I would support an amendment to the specific language in question in Johnson (i.e., "violence" as “conduct that presents a serious potential risk of physical injury to another”).The necessary amendment to cure the due process issue with the vagueness of this language at issue in Johnson, in my opinion, is simply not enough to cure all potential effects of the language. In addition to the vagueness issue, I think we see a potential situation with the crimes in Johnson where the ACCA could target individuals who are perhaps not the most culpable or deserving of a minimum fifteen year sentence. For example, do we think someone who has brandished a gun to rob individuals of low quantities of money for survival purposes with no intention of ever using the gun is as culpable as someone who has fired his gun or has a conviction for attempted murder? Probably not. And not only is someone that never intends to cause bodily harm or use a brandished weapon less culpable, but I would find it difficult to call that individual deserving of a fifteen year minimum.

For this reason, I would be in support of an amendment that, not only cures the issue of unconstitutional vagueness by listing specific violent offenses, but which also narrows these offenses to include only the more serious of crimes that require some degree of intent to actually use a weapon or cause serious bodily injury. Only under this statutory scheme would I be comfortable labeling someone an "armed career criminal" and imposing a fifteen year minimum.

Posted by: Micaela Taylor | Nov 5, 2019 8:11:49 PM

I agree with Micaela. The type of amendment she discusses would further the legislative goal of the ACCA (to protect the public from repeat violent offenders). 
What would *not* further this legislative goal is the “Restoring the ACCA” bill that Sen. Tom Cotton re-introduced this year. See https://www.cotton.senate.gov/?p=press_release&id=1128 (text of bill here: https://www.congress.gov/bill/116th-congress/senate-bill/1547/text). Basically, this bill would eliminate the two current categories covered by 924(e)—“violent felony” and “serious drug offenses”—and replace them with the more general category, “serious felony.” The bill defines “serious felony” as one punishable by imprisonment for a statutory maximum term of not less than 10 years.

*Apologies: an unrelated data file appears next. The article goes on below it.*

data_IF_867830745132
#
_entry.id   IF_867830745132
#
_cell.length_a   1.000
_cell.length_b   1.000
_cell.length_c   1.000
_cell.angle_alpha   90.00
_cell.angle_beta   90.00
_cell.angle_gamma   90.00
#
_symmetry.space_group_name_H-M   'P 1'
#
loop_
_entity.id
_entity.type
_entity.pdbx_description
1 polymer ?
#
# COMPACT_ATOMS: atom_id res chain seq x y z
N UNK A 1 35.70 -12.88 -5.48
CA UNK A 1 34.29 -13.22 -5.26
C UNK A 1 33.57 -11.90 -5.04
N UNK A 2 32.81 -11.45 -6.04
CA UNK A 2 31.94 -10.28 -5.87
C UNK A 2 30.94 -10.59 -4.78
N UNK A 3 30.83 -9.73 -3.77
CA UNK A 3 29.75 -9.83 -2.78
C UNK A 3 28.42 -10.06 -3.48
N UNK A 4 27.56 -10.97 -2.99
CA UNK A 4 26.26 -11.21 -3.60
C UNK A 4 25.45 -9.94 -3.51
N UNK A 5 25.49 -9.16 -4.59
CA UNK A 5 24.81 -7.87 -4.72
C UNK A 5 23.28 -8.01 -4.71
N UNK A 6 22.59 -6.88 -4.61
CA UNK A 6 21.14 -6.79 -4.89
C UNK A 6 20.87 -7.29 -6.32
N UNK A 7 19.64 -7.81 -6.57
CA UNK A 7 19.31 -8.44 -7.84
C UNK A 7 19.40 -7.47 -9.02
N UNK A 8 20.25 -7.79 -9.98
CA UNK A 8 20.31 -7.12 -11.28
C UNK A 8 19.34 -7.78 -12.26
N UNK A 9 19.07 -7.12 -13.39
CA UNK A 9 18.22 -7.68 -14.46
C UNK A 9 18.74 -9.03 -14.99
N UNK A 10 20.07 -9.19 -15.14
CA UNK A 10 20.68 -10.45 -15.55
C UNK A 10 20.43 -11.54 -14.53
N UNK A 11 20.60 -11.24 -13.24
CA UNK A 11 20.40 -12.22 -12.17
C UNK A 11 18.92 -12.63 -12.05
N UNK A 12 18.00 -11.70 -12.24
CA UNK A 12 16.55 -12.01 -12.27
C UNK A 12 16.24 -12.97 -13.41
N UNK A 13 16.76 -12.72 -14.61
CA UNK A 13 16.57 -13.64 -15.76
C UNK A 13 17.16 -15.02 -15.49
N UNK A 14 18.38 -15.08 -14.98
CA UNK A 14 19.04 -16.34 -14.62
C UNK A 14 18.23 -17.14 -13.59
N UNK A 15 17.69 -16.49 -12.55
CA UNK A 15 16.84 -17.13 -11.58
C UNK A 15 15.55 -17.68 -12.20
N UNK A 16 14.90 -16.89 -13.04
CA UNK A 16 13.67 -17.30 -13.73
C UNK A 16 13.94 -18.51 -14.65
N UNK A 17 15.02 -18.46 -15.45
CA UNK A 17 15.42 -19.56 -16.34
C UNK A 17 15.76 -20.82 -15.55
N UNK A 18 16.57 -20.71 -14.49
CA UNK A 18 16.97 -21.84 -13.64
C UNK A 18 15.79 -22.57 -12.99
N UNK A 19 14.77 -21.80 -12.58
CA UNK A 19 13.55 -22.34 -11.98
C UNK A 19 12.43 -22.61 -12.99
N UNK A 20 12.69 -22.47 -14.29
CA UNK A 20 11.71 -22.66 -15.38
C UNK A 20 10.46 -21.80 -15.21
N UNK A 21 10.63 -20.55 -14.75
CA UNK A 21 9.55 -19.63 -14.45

I found a prior blog post about the 2018 introduction of the bill. Prof. Berman, I agree with your sentiments expressed in that post (https://sentencing.typepad.com/sentencing_law_and_policy/2018/08/-senators-orrin-hatch-and-tom-cotton-proposing-johnson-fix-to-expand-reach-of-armed-career-criminal-.html). 
The proposal dramatically expands the reach of the ACCA. This expanded reach would cover offenders who were never violent (and likely will never be violent).  So, this expansion doesn’t really further the legislative purpose of the ACCA at all. 
Yes, the bill eliminates vagueness/uncertainty by establishing a more “categorical” rule (therefore correcting the Johnson problem). But this categorical approach comes at the expense of bringing non-violent offenders under the ACCA’s reach.

Posted by: Hannah Wirt | Nov 6, 2019 12:03:13 PM